Brass Alloys in the Olden Days

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Published: 10th August 2011
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Brass making is significant throughout history, especially during the Medieval Period and the Renaissance. During the Medieval Period, brass was used to manufacture coins in Northumbria, a medieval kingdom in what is now Northern England. Brass was also highly evident in historical structures, such as Scandinavian graves in Scotland and St. Bartholomew’s Church—whose Baptismal font is in brass casting—in Liege, Belgium.

Also, during the same period, brass making was done through a cementation process in both European and Islamic countries. This involved using zinc oxide known as tutiya or tutty instead of zinc ores in making metals with lower iron impurities. This Islamic cementation process had actually influenced Europe where the tutty was evaporated in preheated crucibles that were filled with powdered calamine and charcoal.

Changes in brass making were seen in the Renaissance period. Cementation crucibles were used in Zwickau, Germany to make brass.

These crucibles had lids with holes on them that were covered with clay plugs to allow more zinc absorption. The crucibles were then used to melt the brass for casting.

This kind of technique served as a foundation in today’s brass casting.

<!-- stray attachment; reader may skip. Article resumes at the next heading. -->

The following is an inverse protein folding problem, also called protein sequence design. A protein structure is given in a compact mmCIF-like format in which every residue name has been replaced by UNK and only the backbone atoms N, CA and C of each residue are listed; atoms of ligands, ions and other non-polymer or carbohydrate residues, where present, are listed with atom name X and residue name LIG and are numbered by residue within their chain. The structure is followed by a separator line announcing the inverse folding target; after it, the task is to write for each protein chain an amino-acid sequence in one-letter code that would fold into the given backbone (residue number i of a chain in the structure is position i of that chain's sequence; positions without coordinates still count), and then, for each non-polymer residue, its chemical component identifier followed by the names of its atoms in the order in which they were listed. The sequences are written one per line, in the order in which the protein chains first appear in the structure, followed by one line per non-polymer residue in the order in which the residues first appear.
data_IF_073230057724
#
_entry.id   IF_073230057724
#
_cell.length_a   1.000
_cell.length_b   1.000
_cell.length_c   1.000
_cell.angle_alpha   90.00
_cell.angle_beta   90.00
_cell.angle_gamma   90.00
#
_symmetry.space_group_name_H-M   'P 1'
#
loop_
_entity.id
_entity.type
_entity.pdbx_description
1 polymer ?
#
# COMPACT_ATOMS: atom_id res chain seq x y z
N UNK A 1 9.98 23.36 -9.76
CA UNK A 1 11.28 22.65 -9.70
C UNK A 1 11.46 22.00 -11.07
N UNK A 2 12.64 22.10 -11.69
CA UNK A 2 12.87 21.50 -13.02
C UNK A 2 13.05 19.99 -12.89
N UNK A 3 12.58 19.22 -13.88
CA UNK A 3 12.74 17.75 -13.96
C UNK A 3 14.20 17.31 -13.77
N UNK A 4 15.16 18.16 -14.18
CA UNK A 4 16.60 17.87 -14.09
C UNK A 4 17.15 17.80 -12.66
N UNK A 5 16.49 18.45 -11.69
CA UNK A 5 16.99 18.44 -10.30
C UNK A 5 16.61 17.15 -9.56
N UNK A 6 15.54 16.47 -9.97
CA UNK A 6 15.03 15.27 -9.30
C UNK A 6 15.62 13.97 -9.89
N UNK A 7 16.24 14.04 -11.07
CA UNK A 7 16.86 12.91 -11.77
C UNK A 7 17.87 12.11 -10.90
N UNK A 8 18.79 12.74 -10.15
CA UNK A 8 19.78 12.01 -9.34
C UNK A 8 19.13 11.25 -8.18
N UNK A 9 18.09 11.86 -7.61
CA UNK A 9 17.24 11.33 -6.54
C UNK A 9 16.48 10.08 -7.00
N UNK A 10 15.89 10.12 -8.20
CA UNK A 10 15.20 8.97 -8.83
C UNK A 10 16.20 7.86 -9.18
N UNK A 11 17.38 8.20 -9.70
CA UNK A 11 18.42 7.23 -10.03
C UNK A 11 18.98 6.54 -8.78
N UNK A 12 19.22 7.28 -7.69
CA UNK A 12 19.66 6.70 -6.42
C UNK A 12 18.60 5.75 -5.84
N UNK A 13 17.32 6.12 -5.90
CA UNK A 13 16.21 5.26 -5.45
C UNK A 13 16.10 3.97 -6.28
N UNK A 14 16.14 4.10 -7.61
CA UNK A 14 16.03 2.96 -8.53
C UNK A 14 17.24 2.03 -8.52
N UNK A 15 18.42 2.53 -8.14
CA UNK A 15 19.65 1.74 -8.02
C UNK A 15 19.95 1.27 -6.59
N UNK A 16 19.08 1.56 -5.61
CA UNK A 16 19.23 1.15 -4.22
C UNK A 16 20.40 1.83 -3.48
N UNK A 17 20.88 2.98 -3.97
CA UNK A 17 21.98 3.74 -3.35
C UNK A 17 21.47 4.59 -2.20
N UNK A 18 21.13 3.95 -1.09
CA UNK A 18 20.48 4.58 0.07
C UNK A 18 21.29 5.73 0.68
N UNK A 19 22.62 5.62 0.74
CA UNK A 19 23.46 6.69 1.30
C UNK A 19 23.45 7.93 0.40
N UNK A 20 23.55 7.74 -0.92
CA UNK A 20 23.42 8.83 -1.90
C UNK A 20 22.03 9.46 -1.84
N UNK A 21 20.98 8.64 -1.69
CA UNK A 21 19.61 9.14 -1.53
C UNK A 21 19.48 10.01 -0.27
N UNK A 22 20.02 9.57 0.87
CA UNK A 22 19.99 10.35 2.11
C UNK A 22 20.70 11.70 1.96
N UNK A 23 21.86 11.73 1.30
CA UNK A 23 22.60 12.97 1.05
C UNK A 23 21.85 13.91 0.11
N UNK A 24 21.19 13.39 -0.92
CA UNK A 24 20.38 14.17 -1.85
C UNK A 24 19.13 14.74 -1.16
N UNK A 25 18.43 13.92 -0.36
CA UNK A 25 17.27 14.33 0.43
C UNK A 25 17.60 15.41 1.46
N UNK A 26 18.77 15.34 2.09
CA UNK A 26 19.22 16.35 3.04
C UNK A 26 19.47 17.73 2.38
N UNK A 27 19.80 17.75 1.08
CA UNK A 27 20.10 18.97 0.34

Through casting, brass is made when a liquid material or metal is poured into the mold where it then solidifies. It is through this process that brass rods are made.

However, there had been other cementation brass making techniques used in the process to manufacture brass rods. For instance, it was discovered that copper grew heavier when it was transformed into brass and that its color became gold when calamine was added. Another kind of metal, zinc, became widely used to make brass. Zinc was condensed in a furnace in Germany to produce brass. Later on, it was discovered that zinc could be combined with copper to make brass—referred to as speltering.

Those important discoveries led to innovations in manufacture of brass in Europe. The use of water-powered hammers has made it easier to make brass. This led the brass industry to flourish. Supplies of cheap copper increased. Nehemiah Champion introduced the use of granulated copper which is made by pouring molten metal into cold water.

With this kind of technique, brass manufacturers and brass rod suppliers are able to make different brass products for residential, commercial, business, or industrial purposes.

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